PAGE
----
The parties in this case are also parties to international maritime contracts that contain arbitration clauses. AnimalFeeds International alleges that the enterprises known collectively as Stolt-Nielsen are restraining competition within the parcel tanker shipping services industry in violation of federal antitrust laws. AnimalFeeds seeks to proceed on behalf of a class that includes various purchasers of parcel tanker transportation services from 1998-2002. AnimalFeeds initially filed suit in district court, where Stolt-Nielsen moved to compel arbitration. The district court denied the motion to compel arbitration, but the Second Circuit reversed, holding that the contracts between the parties constituted enforceable agreements to arbitrate the issue.
The agreements entered into between Stolt-Nielson and AnimalFeeds contained broadly-worded arbitration clauses which unambiguously mandate arbitration but are silent as to whether arbitration may proceed on behalf of a class. Rule 3 of the parties’ agreement gave the arbitrators the authority to decide the whether class arbitration was permissible: “[T]he arbitrator shall determine…whether the applicable arbitration clause permits the arbitration to proceed on behalf of or against a class.”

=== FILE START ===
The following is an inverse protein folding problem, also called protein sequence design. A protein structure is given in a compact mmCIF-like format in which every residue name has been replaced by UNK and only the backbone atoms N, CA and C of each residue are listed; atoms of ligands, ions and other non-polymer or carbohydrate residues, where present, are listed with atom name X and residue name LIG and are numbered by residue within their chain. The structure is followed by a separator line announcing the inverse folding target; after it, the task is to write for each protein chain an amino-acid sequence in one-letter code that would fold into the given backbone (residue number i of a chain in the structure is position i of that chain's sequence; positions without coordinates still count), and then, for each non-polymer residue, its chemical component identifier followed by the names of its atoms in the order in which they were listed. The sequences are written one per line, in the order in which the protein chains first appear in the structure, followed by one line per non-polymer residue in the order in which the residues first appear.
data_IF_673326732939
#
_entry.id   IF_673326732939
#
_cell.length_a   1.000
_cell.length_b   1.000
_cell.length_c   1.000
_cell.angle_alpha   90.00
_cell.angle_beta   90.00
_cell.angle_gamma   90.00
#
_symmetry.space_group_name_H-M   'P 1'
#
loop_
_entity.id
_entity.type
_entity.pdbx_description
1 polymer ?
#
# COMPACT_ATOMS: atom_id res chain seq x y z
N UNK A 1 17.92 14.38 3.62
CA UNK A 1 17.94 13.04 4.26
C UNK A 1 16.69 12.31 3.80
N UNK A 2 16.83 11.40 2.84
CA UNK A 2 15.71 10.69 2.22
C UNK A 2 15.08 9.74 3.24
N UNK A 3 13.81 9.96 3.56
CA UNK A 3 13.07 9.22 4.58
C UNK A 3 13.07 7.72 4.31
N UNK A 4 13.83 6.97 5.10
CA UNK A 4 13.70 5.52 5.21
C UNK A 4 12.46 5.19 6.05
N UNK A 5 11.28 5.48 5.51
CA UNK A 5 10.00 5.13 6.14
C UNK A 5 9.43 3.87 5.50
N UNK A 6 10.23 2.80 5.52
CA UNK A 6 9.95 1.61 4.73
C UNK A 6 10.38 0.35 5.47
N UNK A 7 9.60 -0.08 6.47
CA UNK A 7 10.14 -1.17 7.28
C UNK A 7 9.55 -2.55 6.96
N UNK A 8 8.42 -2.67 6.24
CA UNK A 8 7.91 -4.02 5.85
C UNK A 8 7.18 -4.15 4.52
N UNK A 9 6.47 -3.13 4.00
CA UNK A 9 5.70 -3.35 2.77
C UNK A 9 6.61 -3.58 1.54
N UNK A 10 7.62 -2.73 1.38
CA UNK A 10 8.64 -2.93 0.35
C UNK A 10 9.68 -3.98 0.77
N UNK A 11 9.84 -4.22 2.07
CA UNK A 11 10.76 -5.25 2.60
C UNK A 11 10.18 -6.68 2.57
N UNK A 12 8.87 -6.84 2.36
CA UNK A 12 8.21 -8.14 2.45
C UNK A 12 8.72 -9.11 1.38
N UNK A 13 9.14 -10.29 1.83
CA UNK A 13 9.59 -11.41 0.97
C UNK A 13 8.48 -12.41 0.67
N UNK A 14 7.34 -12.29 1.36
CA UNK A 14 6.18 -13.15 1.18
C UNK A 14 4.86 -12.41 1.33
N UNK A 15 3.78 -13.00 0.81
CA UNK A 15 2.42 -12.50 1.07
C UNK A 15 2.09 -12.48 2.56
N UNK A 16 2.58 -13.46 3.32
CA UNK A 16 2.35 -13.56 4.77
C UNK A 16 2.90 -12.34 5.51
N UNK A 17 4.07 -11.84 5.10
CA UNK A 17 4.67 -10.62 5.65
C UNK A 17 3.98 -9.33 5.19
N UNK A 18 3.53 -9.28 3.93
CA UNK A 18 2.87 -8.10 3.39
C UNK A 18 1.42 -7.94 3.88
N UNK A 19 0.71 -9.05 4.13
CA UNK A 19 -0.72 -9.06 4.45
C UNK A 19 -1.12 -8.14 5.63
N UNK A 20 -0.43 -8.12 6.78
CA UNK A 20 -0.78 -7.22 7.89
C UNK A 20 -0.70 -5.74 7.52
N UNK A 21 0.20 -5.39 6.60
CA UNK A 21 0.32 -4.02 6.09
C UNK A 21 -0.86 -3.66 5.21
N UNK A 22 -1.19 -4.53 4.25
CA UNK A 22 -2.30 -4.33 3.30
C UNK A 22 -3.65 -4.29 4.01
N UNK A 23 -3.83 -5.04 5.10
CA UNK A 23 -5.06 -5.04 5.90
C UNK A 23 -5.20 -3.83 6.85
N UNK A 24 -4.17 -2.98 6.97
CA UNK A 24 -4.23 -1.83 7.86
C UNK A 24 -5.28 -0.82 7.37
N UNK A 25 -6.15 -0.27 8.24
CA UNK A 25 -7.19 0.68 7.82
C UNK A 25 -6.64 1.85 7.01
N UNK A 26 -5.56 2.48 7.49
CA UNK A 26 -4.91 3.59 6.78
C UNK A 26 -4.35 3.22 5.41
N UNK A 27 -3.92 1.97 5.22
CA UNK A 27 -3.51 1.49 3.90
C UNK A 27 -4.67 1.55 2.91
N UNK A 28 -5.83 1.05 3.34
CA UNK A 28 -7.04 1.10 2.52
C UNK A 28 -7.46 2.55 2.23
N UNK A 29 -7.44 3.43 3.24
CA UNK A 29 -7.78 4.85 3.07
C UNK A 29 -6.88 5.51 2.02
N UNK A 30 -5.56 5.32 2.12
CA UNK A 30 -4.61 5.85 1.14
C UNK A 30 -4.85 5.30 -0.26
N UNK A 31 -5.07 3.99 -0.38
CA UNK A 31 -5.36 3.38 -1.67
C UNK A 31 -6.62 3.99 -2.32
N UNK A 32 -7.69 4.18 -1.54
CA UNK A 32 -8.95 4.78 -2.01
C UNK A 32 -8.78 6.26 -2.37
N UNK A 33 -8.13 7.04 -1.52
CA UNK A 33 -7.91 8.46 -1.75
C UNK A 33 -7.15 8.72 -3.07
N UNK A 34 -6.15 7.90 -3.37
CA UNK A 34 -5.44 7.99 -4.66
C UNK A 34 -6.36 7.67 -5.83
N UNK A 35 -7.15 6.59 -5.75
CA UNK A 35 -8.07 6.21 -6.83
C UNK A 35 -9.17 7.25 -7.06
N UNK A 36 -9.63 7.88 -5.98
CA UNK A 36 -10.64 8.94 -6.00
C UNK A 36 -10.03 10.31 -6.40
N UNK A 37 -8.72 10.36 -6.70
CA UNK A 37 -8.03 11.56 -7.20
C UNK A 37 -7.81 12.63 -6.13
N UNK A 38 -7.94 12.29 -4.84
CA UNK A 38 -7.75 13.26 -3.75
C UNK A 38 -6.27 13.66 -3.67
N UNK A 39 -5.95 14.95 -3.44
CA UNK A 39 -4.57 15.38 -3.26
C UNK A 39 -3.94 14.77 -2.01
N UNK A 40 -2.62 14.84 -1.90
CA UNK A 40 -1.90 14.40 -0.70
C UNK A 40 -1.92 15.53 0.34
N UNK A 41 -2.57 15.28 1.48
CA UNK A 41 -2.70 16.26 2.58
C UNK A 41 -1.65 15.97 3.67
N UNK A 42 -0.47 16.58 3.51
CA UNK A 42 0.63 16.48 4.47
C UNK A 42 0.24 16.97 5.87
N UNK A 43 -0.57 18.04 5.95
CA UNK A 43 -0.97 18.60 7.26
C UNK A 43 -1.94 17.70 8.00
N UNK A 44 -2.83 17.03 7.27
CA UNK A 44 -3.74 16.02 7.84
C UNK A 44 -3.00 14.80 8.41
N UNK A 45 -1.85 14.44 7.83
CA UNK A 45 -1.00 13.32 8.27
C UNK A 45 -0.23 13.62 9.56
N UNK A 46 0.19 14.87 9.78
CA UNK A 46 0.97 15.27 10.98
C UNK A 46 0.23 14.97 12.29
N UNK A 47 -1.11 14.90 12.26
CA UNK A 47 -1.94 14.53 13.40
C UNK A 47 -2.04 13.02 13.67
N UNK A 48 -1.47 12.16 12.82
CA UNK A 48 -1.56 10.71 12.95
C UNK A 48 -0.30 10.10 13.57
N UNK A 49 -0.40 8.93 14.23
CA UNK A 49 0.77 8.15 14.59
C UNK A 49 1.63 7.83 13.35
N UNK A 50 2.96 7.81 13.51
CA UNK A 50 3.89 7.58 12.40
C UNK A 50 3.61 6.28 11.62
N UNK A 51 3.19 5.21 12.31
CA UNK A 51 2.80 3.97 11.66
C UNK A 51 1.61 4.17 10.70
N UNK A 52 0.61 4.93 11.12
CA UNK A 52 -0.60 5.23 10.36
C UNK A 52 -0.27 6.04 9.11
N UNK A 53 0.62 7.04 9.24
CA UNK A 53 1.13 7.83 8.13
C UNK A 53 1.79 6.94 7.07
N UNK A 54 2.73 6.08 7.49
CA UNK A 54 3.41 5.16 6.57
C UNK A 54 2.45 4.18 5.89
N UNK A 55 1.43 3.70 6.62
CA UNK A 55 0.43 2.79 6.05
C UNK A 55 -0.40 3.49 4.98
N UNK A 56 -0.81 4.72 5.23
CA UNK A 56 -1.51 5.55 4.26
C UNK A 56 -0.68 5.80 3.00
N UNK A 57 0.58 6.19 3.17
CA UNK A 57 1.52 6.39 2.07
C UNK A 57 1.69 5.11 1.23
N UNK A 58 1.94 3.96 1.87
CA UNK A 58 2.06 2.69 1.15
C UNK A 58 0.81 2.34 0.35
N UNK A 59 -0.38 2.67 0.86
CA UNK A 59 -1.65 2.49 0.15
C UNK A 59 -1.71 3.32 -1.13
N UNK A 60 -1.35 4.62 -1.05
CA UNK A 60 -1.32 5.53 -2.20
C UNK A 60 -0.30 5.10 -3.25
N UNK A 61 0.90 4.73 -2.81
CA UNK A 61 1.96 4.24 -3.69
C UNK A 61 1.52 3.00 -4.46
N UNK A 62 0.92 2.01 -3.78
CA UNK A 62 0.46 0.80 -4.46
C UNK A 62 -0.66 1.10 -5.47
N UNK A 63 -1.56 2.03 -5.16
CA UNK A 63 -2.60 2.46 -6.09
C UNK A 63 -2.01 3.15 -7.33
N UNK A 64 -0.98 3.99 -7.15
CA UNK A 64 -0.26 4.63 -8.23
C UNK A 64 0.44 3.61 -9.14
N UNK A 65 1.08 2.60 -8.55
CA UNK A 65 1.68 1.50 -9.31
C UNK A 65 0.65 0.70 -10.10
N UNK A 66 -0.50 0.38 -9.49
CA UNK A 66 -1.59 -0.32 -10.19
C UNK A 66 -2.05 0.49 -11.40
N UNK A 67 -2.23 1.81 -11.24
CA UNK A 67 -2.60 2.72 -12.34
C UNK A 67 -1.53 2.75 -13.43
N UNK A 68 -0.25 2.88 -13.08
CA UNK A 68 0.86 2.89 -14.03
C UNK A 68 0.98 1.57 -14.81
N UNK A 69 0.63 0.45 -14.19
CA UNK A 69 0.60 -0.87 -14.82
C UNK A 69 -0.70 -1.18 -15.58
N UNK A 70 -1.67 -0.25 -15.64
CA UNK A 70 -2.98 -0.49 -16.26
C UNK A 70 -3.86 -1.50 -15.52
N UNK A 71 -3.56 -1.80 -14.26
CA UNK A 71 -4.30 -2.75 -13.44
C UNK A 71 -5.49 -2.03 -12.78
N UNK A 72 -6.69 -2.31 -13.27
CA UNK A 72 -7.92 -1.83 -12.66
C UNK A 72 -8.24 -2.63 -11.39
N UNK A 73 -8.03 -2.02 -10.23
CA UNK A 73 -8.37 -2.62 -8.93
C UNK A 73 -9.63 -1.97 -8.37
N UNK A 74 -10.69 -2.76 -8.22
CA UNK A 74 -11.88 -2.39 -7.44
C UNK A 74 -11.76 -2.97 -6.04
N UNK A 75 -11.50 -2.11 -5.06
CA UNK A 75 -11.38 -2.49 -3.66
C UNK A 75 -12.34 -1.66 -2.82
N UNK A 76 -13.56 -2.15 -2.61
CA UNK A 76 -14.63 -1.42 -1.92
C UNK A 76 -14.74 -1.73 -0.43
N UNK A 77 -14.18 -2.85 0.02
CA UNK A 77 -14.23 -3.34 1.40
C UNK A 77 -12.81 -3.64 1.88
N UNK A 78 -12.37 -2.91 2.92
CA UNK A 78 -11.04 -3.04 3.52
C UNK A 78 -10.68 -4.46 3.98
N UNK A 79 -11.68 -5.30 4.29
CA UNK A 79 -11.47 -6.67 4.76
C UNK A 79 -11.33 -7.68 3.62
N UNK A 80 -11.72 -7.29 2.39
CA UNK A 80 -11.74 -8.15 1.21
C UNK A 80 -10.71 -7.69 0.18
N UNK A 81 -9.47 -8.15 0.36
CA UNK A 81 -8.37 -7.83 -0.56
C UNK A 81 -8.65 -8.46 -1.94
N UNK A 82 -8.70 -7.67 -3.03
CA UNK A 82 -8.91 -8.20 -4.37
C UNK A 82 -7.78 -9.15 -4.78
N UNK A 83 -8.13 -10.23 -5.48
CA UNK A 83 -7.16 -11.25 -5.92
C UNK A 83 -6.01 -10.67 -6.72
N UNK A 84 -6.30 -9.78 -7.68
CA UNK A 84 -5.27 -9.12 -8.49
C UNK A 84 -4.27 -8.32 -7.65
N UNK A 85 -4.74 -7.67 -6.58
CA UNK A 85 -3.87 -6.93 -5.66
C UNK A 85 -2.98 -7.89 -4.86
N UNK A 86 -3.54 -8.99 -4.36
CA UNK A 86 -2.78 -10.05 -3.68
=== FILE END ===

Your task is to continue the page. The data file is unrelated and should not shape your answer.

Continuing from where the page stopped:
During the arbitration, Animal Feeds argued that the agreements’ silence meant that arbitration on behalf of a class could proceed. Stolt-Nielsen argued that because the clauses were silent, the parties intended not to permit class arbitration. In support of its position, Stolt-Nielsen cited several federal cases and arbitrations decisions denying consolidation and class treatment of claims where the arbitration agreements were silent. Ultimately, the arbitration panel decided that the agreements permitted class arbitration. The arbitration panel relied on the fact that in all twenty-one published awards issued under Rule 3, the arbitrators had permitted class arbitrations where the arbitration clauses were silent on the permissibility of allowing arbitration as a class.